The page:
MCKAY: No one else could have played that role. All along, I was having conversations with Leo, who’s very rigorous about the movies that he chooses. He’s so smart about film, about story and character. We had several really long meetings where we talked about the characters, the tone. He put me through my paces, and it really made the script better. I guess it makes sense that you have an actor that’s going to work with Martin Scorsese numerous times and Tarantino and other great directors, that they’re going to know a thing or two about movies. He really impressed me and the other trick Leo has is, he’s legitimately funny. We know if from Wolf of Wall Street and Once Upon a Time,,,in Hollywood. He’s really got a great wry comic sense. He hadn’t officially said yes when Covid hit and everything went on pause. We were scouting in Boston and suddenly everyone raced home and we went through what we all went through. We were inside our house for five or six straight months, making the best of it and trying not to go insane.
DEADLINE: How did the polarizing response to Covid by Donald Trump and the conservative political community influence your script?
MCKAY: I put the script aside because things were so chaotic. But then it felt like things were even a little crazier than what I wrote. After five months, our producer Kevin Messick said, are we still going to do this? I said, let me read the script, and it read like a different script. Suddenly what was highlighted was our broken discourse, our broken mechanisms of communication. That’s really what the script was about. Granted, when I wrote it, I knew that was part of it, but after going through Covid and the quarantine, I realized that was entirely what it was about. Reality had gotten so crazy with the President floating the idea of ingesting bleach, with these conspiracies that Covid doesn’t exist, with grown adults stamping and screaming like babies because they had to wear a mask. So many things that were so insane that I did have to go tweak some of the script, to be a little crazier. There were certain sections where I made sure we had some stuff that was a little more extreme. For the most part, the majority of the script stayed intact. Those changes amounted to four or five percent. The basic conceit of the movie held. I talked to the cast; we Zoomed, emailed and texted, and everyone had the same reaction I had. We’ve got to make this now more than ever.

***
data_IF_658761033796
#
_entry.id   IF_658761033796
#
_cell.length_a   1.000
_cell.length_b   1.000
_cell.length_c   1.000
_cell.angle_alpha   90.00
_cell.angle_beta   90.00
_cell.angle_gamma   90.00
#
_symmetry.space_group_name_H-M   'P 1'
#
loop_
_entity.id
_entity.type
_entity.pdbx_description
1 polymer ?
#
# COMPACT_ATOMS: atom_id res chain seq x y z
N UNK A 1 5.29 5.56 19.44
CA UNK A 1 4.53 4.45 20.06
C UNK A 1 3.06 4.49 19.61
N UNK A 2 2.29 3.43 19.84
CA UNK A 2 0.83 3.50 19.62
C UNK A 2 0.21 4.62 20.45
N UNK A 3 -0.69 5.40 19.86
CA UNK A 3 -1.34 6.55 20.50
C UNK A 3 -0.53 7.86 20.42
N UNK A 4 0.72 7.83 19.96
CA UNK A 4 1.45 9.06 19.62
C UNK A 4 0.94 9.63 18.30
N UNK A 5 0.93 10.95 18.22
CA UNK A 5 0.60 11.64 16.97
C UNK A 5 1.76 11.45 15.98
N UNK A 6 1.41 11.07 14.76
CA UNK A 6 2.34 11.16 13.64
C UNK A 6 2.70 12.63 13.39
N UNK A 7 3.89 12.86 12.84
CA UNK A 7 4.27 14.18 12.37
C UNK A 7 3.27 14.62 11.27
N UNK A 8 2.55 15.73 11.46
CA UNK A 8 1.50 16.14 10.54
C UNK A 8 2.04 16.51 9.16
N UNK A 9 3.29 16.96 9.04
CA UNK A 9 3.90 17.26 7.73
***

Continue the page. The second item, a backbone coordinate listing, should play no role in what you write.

DEADLINE: After Trump got elected president with no political experience, we’d hear, Oprah Winfrey should run against him! I thought Meryl Streep might make a good president. Watching her turn as the incompetent President Orlean, I take it back. Who were your touchstones for her character?
MCKAY: Meryl Streep, it turns out, did not make a very good President. When we discussed the idea, we stepped back and looked at the last 40, 45 years if you wanted to include Jimmy Carter. You had Ronald Reagan; Bush Senior was sort of not great but not a disaster. Bill Clinton, his policies have not aged well. George W. Bush and Cheney, we know what a disaster that was. We know what a disappointment Obama turned out to be. He didn’t get it done. He didn’t rise to the moment. A little too polished. A little too aloof. And then, the Orange Troll was off the charts.